This year, St Mel’s Musical Society will be celebrating 40 years since its revival in 1978 and Janice’s mother, June Belton, has been heavily involved for the past four decades.
So it comes as no surprise that Janice has been performing since she was a kid.
“I think I was on stage in mam’s belly at some point,” she laughed, “so I was involved before I was even born.”
Her father, Robert Belton, has also been a big part of the society since its revival, as a long-working stage manager, alongside Eddie Kiernan.
So some might say that theatre runs in the family.
In fact, her brothers, Gavin and Derek were also involved in the Musical Society in the past.
Sadly, Derek passed away some years ago, but so dedicated was he to the society that a Derek Belton Memorial Cup is awarded every year to an 'unsung hero' of St Mel’s Musical Society in his memory.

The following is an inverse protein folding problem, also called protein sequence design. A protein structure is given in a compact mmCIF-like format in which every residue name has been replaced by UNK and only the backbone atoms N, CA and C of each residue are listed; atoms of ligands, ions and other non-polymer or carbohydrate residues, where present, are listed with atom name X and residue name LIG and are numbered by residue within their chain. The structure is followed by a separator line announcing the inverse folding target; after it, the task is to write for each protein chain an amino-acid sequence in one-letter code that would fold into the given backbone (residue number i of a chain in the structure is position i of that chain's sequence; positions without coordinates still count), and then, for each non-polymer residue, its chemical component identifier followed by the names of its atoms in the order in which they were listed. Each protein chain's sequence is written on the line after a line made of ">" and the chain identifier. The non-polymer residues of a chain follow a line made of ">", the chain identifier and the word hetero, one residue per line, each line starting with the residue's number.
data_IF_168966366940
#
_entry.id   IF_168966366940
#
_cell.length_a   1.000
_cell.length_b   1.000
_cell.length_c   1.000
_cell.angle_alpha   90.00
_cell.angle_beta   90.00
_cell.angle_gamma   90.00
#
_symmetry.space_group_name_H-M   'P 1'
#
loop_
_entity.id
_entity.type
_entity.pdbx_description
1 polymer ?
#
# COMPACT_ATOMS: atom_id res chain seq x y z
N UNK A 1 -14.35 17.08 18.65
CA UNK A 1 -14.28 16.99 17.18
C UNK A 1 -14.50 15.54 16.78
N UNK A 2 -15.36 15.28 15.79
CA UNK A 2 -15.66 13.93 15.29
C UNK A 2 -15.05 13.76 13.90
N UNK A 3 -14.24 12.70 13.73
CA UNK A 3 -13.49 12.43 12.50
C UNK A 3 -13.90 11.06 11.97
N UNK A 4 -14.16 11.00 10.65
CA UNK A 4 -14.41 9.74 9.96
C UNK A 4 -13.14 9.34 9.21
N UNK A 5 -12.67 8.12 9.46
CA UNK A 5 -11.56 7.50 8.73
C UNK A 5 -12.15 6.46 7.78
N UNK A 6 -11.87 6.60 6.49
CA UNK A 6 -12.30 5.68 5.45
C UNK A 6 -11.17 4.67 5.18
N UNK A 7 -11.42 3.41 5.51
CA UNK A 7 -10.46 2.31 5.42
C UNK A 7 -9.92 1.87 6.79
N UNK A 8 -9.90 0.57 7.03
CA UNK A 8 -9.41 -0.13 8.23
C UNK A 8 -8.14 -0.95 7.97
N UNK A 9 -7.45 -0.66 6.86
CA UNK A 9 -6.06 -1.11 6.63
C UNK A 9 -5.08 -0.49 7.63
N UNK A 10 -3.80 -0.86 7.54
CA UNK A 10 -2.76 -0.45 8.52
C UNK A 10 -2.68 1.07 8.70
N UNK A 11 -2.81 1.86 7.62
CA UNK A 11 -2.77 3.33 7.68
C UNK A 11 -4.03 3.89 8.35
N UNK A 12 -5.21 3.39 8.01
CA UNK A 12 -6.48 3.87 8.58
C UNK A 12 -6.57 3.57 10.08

“It’s really touching to see Derek’s name being honoured and remembered year on year,” Janice explained.
“Our family is not involved in selecting the recipients, so it is always a surprise and quite emotional to hear the name called out on the last night and to see how much it means to the winner.”
Janice has been Marketing Manager at the Backstage Theatre since 2003 and has found herself watching, enjoying and promoting some of the best shows in the country as they tour their way around Ireland.
And she’s not biased or anything, but she’s of the opinion that the Backstage Theatre is an incredible venue and Longford is extremely lucky to have it.
“Even the seats, the warmth of it, the feel of it and the ambiance…,” she said, enthusiastically.
“It’s a beautiful theatre. And I’m saying that as a fan rather than an employee.
“To think in the last few weeks, we’ve had ‘Waiting for Godot’ (Druid) and ‘Swan Lake’ (Teac Damsa)... They’re two of the biggest shows in the country, if not the world, at the moment. And they were in little old Longford.